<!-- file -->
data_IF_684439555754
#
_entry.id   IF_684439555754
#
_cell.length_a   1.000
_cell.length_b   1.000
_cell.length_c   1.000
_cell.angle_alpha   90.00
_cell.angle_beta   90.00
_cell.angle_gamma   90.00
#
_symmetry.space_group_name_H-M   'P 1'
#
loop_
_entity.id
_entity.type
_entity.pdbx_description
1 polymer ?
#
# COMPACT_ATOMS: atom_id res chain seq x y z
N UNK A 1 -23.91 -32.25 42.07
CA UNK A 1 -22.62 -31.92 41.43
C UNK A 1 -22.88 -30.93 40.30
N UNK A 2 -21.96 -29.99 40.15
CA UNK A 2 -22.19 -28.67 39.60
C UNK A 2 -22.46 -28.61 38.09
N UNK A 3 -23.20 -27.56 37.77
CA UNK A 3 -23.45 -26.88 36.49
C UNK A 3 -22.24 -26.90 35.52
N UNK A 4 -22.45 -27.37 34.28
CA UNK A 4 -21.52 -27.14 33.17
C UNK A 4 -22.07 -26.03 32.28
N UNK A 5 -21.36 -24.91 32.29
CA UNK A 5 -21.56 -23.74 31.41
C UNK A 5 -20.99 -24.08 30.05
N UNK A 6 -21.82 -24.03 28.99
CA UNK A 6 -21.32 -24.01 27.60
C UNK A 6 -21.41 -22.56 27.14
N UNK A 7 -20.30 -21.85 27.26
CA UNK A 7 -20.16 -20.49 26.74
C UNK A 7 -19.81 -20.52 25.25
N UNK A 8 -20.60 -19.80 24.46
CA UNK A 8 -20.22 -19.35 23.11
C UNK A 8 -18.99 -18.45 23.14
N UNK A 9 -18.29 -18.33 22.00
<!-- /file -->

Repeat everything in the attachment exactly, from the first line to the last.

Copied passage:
data_IF_684439555754
#
_entry.id   IF_684439555754
#
_cell.length_a   1.000
_cell.length_b   1.000
_cell.length_c   1.000
_cell.angle_alpha   90.00
_cell.angle_beta   90.00
_cell.angle_gamma   90.00
#
_symmetry.space_group_name_H-M   'P 1'
#
loop_
_entity.id
_entity.type
_entity.pdbx_description
1 polymer ?
#
# COMPACT_ATOMS: atom_id res chain seq x y z
N UNK A 1 -23.91 -32.25 42.07
CA UNK A 1 -22.62 -31.92 41.43
C UNK A 1 -22.88 -30.93 40.30
N UNK A 2 -21.96 -29.99 40.15
CA UNK A 2 -22.19 -28.67 39.60
C UNK A 2 -22.46 -28.61 38.09
N UNK A 3 -23.20 -27.56 37.77
CA UNK A 3 -23.45 -26.88 36.49
C UNK A 3 -22.24 -26.90 35.52
N UNK A 4 -22.45 -27.37 34.28
CA UNK A 4 -21.52 -27.14 33.17
C UNK A 4 -22.07 -26.03 32.28
N UNK A 5 -21.36 -24.91 32.29
CA UNK A 5 -21.56 -23.74 31.41
C UNK A 5 -20.99 -24.08 30.05
N UNK A 6 -21.82 -24.03 28.99
CA UNK A 6 -21.32 -24.01 27.60
C UNK A 6 -21.41 -22.56 27.14
N UNK A 7 -20.30 -21.85 27.26
CA UNK A 7 -20.16 -20.49 26.74
C UNK A 7 -19.81 -20.52 25.25
N UNK A 8 -20.60 -19.80 24.46
CA UNK A 8 -20.22 -19.35 23.11
C UNK A 8 -18.99 -18.45 23.14
N UNK A 9 -18.29 -18.33 22.00